Although Senator Barack Obama has been allied with a succession of far left individuals over the years, that is only half the story. There are, after all, some honest and decent people on the left. But these have not been the ones that Obama has been allied with-- allied, not merely "associated" with.
ACORN is not just an organization on the left. In addition to the voter frauds that ACORN has been involved in over the years, it is an organization with a history of thuggery, including going to bankers' homes to harass them and their families, in order to force banks to lend to people with low credit ratings.
Nor was Barack Obama's relationship with ACORN just a matter of once being their attorney long ago. More recently, he has directed hundreds of thousands of dollars their way. Money talks-- and what it says is more important than a politician's rhetoric in an election year.
Jeremiah Wright and Michael Pfleger are not just people with left-wing opinions. They are reckless demagogues preaching hatred of the lowest sort-- and both are recipients of money from Obama.
Bill Ayers is not just "an education professor" who has some left-wing views. He is a confessed and unrepentant terrorist, who more recently has put his message of resentment into the schools-- an effort using money from a foundation that Obama headed.
Nor has the help all been one way. During the last debate between John McCain and Barack Obama, Senator McCain mentioned that Senator Obama's political campaign began in Bill Ayers' home. Obama immediately denied it and McCain had no real follow-up.
It was not this year's political campaign that Obama began in Bill Ayers' home but an earlier campaign for the Illinois state legislature. Barack Obama can match Bill Clinton in slickness at parsing words to evade accusations.
That is one way to get to the White House. But slickness with words is not going to help a president deal with either domestic economic crises or the looming dangers of a nuclear Iran.
People who think that talking points on this or that problem constitute "the real issues" that we should be talking about, instead of Obama's track record, ignore a very fundamental fact about representative government.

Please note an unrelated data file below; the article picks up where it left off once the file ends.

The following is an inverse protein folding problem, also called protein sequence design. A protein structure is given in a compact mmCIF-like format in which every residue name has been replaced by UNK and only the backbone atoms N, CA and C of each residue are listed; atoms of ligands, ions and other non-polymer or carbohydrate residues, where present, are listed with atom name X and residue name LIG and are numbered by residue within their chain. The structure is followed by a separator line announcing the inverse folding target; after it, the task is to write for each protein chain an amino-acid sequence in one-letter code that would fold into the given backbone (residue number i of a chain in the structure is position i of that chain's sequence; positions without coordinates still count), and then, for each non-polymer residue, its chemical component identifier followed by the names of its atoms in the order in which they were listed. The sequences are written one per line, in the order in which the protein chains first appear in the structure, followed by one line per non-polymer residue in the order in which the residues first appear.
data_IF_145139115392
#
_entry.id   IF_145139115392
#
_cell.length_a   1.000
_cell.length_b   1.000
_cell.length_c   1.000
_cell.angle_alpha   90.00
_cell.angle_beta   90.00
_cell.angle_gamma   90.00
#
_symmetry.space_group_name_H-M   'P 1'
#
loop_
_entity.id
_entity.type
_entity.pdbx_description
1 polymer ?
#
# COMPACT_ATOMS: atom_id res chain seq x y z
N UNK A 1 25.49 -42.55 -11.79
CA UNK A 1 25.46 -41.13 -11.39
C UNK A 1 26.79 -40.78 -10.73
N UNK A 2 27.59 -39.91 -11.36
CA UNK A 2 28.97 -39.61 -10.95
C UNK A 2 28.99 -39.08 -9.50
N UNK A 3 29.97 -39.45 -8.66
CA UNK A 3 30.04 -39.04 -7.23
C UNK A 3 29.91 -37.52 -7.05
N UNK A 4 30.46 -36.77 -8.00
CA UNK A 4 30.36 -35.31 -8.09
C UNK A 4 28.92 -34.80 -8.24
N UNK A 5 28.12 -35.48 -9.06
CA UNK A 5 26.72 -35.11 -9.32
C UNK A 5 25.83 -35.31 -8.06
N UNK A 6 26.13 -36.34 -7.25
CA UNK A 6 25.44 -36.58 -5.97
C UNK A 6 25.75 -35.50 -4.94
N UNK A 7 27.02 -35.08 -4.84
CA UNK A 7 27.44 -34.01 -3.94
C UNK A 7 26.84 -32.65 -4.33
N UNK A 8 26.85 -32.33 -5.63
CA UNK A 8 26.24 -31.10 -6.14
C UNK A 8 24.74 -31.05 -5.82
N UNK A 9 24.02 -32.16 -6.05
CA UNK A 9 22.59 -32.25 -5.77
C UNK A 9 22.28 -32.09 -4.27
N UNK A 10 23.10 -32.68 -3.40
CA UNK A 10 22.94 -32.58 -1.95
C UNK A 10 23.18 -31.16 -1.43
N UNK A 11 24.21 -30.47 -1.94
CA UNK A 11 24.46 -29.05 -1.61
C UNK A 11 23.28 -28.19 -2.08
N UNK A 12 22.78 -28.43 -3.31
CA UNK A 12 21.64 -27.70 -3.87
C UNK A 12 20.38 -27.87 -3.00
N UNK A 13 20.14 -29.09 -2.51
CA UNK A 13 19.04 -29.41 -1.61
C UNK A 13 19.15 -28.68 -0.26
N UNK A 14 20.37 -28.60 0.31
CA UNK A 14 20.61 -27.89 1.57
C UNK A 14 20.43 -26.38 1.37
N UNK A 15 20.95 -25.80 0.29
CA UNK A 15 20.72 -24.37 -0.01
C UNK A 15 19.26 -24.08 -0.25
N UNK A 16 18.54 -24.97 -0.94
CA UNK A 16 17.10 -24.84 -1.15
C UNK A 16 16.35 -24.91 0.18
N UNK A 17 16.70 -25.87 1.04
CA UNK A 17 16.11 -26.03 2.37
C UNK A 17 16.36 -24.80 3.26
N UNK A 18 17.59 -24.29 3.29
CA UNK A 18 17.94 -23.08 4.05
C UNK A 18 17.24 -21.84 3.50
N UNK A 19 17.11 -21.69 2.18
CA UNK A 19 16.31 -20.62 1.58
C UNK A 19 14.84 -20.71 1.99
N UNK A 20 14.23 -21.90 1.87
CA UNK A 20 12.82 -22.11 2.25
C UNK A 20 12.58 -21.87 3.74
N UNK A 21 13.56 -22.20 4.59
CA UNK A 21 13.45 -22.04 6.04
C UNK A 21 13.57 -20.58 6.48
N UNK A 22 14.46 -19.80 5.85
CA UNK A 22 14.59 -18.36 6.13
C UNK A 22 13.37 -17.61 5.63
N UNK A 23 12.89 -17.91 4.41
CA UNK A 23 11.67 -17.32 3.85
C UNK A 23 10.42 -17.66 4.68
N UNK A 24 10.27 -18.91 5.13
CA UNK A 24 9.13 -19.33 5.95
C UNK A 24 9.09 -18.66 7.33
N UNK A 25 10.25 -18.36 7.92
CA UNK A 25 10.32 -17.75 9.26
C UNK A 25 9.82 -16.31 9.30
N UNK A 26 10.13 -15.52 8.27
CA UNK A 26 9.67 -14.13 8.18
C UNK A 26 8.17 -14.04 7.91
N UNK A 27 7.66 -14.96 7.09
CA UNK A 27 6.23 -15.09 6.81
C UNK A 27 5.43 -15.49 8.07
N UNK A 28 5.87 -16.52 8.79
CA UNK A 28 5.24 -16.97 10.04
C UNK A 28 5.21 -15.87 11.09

Representative government exists, in the first place, because we the voters cannot possibly have all the information necessary to make rational decisions on all the things that the government does. We cannot rule through polls or referendums. We must trust someone to represent us, especially as President of the United States.
Once we recognize this basic fact of representative government, then the question of how trustworthy a candidate is becomes a more urgent question than any of the so-called "real issues."
A candidate who spends two decades promoting polarization and then runs as a healer and uniter, rather than a divider, forfeits all trust by that fact alone.
If Ronald Reagan had attempted to run for President of the United States as a liberal, the media would have been all over him. His support for Barry Goldwater would have been in the headlines and in editorial denunciations across the country.
No way would he have been able to get away with using soothing words to suggest that he and Barry Goldwater were like ships that passed in the night.
If Barack Obama had run as what he has always been, rather than as what he has never been, then we could simply cast our votes based on whether or not we agree with what he has always stood for.
Some people take solace from the fact that Senator Obama has verbally shifted position on some issues, like drilling for oil or gun control, since this is supposed to show that he is "pragmatic" rather than ideological.
But political zig-zags show no such moderation as some seem to assume. Lenin zig-zagged and so did Hitler. Zig-zags may show no more than that someone is playing the public for fools.
Some people who see the fraud in what Obama is saying are amazed that others do not. But Obama knows what con men have long known, that their job is not to convince skeptics but to enable the gullible to continue to believe what they want to believe. He does that very well.